Alumni Avenue is a fairly pleasant street to cycle on due to low traffic volumes, this is perhaps why the street is a designated bike route. However, this doesn’t mean the street couldn’t be made better for cycling or benefit from traffic calming devices. The Los Angeles Department of Transportation (LADOT) is planning some traffic calming along Alumni Avenue as part of Northeast LA’s part of the Los Angeles Bike Plan. While plans for bike lanes on Colorado Boulevard and North Figueroa Street are receiving a lot of attention at the moment, the LADOT hopes that traffic calming for Alumni can be implemented in the not too distant future as well.
As I’ve contemplated the prospect of bicycle infrastructure on Alumni Avenue, I’ve often thought about how traffic calming can be implemented on the street and have the greatest impact. Primary goals of implementing traffic calming on residential streets in the LA Bike Plan, as is proposed on Alumni Avenue, are to make cycling comfortable and to discourage cut-through motor vehicle traffic.
In my experience, there isn’t terribly much cut-through traffic on Alumni Avenue itself. There are, however, a considerable number of drivers that use Avenue 45 and Avenue 46 – streets that intersect with Alumni Avenue – as shortcuts between Eagle Rock Boulevard and York Boulevard. The below map shows how these streets are used as shortcuts:
Note the red arrows indicating how Avenue 45 and Avenue 46 are used as shortcuts by drivers to travel from Eagle Rock Boulevard to York Boulevard and vise versa. Map via Google Maps
Westbound traffic on York Boulevard sometimes cuts north onto Avenue 46 or Avenue 45 to reach Eagle Rock Boulevard for northbound travel. Also common, is southbound traffic on Eagle Rock Boulevard using these same streets as a means of reaching York Boulevard for eastbound travel.
Convenient as it may be for drivers, this use of the residential streets disrupts their otherwise quiet and peaceful nature. Anecdotally, it also seems that drivers prone to using these residential streets as shortcuts are also the short-tempered ones that drive aggressively, which makes walking and cycling less pleasant, even on the residential streets.
When planning traffic calming along Alumni Avenue, the LADOT will have a special opportunity to also calm traffic on Avenue 45 and 46 if specific traffic calming measures are implemented thoughtfully.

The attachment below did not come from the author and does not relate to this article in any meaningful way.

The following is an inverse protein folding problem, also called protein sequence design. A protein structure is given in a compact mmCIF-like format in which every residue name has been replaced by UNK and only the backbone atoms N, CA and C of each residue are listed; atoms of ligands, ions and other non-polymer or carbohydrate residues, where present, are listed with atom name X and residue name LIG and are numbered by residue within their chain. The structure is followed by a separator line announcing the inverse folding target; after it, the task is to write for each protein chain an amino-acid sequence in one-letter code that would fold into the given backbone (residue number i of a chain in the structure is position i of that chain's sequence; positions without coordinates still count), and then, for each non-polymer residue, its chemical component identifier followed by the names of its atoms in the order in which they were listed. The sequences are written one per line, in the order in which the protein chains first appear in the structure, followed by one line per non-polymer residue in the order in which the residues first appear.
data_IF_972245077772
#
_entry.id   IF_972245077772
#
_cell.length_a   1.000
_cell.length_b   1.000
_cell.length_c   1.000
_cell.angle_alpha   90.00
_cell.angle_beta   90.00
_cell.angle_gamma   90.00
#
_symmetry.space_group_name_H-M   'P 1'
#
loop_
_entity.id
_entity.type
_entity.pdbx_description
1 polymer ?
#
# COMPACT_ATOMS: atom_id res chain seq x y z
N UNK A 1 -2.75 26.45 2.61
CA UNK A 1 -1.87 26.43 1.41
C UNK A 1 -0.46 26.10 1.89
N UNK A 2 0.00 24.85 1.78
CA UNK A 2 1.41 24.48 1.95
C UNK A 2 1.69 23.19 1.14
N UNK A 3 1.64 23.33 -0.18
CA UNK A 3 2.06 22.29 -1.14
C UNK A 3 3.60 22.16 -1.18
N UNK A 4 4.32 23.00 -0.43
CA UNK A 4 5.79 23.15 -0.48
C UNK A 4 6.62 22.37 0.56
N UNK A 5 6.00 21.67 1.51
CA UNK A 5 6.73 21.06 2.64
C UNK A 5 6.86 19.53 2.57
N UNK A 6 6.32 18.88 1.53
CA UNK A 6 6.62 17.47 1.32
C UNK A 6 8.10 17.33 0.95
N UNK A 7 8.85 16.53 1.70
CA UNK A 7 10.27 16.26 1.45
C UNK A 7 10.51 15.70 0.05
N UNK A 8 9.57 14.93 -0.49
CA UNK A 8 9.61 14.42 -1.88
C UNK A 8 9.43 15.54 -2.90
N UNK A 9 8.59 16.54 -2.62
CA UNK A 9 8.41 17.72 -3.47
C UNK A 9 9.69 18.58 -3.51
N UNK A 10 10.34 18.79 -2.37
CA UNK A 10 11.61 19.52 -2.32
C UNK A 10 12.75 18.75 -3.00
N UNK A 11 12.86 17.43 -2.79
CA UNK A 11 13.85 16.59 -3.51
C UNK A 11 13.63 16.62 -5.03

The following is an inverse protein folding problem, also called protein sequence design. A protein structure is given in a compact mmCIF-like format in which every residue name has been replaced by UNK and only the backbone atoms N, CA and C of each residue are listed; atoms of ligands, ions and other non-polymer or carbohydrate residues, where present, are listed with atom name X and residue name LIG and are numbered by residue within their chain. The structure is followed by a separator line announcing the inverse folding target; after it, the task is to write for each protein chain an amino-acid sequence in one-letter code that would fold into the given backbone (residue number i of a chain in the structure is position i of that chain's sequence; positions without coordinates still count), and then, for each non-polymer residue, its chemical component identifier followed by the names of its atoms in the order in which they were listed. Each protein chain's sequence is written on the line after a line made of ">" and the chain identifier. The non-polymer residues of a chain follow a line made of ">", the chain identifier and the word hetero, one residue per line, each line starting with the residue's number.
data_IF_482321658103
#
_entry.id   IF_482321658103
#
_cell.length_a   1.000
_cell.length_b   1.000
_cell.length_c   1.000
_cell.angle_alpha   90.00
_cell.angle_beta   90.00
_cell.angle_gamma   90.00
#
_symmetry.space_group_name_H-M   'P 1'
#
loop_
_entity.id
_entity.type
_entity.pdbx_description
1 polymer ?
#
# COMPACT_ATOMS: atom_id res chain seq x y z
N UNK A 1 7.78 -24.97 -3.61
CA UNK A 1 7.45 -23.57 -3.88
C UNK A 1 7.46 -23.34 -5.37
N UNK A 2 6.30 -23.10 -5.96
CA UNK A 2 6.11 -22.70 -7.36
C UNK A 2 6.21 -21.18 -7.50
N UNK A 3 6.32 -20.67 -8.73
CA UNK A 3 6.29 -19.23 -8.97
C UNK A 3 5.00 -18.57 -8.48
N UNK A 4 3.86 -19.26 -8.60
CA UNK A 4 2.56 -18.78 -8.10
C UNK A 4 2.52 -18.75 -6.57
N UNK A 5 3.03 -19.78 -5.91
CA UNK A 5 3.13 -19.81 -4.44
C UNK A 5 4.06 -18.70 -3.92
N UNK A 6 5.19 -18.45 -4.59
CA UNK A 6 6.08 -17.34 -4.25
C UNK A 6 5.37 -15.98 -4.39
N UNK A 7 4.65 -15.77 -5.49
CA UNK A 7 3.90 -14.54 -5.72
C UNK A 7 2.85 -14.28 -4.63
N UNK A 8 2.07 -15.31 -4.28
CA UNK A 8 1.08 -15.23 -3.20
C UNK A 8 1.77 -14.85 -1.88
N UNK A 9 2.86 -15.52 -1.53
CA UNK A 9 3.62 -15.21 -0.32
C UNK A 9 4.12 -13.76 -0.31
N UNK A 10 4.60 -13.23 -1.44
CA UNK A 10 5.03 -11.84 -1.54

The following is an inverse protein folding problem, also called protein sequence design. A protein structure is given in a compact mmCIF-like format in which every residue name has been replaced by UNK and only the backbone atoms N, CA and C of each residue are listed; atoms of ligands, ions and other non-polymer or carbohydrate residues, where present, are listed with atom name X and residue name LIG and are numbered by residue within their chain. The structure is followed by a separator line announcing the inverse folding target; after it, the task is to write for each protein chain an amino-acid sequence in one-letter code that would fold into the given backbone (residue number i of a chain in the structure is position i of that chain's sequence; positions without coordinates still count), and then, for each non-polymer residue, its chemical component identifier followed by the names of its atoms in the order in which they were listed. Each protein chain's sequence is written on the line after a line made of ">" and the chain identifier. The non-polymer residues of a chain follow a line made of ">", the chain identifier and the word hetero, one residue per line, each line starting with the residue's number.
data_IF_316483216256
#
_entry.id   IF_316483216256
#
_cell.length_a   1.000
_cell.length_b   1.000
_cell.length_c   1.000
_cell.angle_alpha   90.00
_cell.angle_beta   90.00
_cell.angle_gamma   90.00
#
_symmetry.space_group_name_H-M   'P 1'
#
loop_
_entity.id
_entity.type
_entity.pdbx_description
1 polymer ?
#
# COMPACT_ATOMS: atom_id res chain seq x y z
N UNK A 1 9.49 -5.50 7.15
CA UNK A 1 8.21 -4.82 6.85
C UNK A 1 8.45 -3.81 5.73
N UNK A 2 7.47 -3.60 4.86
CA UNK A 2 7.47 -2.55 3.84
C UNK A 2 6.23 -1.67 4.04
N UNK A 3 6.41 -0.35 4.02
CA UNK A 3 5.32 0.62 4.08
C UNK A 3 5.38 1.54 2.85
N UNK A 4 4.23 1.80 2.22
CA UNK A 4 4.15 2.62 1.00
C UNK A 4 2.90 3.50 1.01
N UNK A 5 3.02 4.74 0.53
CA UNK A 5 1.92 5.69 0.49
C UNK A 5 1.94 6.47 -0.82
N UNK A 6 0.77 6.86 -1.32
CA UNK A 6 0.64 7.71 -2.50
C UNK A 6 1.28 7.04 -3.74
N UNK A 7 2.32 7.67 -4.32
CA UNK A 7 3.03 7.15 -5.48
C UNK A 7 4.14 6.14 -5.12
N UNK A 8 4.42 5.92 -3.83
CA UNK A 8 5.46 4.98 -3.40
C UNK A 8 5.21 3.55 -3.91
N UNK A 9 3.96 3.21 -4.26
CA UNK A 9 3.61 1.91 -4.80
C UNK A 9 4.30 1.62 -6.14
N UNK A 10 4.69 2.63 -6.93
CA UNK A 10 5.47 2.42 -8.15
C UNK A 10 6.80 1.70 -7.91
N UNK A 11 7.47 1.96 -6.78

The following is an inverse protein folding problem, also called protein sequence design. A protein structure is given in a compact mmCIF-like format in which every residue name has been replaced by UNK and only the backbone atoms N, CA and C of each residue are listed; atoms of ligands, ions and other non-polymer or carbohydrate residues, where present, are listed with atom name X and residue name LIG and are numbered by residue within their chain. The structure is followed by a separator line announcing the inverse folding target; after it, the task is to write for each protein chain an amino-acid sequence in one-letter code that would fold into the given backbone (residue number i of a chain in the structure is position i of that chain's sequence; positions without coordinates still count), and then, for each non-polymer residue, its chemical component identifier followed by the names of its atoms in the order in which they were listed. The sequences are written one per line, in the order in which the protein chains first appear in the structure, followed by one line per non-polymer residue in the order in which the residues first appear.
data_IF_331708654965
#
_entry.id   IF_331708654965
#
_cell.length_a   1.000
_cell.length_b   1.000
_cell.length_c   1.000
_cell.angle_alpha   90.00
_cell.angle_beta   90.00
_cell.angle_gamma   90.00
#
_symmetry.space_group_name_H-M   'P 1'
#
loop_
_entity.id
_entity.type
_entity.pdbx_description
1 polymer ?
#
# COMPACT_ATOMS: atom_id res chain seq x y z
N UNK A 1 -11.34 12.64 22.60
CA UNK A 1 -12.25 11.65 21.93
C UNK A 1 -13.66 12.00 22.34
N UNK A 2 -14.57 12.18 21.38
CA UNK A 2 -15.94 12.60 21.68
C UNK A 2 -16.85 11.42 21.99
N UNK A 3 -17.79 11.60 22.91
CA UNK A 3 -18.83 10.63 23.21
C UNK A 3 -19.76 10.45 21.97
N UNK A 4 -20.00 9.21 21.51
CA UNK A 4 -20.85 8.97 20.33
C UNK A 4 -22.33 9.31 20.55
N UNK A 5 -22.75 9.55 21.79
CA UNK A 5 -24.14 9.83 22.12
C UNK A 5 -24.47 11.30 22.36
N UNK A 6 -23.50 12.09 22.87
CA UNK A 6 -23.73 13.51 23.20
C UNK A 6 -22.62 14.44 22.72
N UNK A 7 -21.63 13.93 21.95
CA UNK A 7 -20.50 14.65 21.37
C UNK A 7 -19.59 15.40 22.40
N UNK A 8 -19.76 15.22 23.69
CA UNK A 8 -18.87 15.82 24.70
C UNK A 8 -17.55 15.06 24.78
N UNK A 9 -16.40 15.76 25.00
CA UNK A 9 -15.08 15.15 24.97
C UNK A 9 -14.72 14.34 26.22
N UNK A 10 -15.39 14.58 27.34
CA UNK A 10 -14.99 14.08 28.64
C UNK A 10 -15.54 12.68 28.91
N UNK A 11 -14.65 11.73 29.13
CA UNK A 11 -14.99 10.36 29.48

One clever traffic calming device that is often used to prevent unwanted cut-through traffic on multiple streets is a “traffic diverter,” which forces car traffic to turn either left or right at an intersection but allows people on foot or bicycle to proceed through. They look something like this:
This intersection was formerly a regular, four-way intersection like we are accustomed to seeing. Now a planted diverter forces car traffic to make a left rather than using the street to cut-through the neighborhood.
Below is a video demonstrating a diagonal diverter in practice
If strategically placed on Alumni Avenue, traffic diverters can stop the cut-through traffic on Avenue 45 and Avenue 46 in addition to any cut-through traffic experienced on Alumni Avenue. Overall, this will vastly improving the cycling conditions on the neighborhood streets around Occidental College as a whole– the whole neighborhood can benefit from strategic traffic calming on a single street. Below is one example of how diverting traffic on Alumni Avenue would make cutting across Avenue 45 and Avenue 46 between Eagle Rock and York Boulevard less appealing:
Traffic wishing to cut north to Eagle Rock Boulevard is noted with solid red lines. Traffic wishing to cut south onto York Boulevard is noted with dashed red lines. The diverters are highlighted in green. Map via Google Maps
What the diverters in the above map do is make taking “the shortcut” through the residential streets more circuitous, time-consuming, and hence less attractive for the impatient drivers that prioritize their time over the quality of life on their neighbor’s streets.
At the same time, reducing the cut-though traffic on these streets suddenly makes Avenue 45, Avenue 46, and Alumni Avenue all much more pleasant streets for cycling since one is less likely to encounter and interact with car traffic other than the local variety from the residents that live in the immediate area.
What do you think?
Note: This post was inspired by an email I received from a reader expressing a desire to do something about the cut-through traffic they experience on Avenue 46.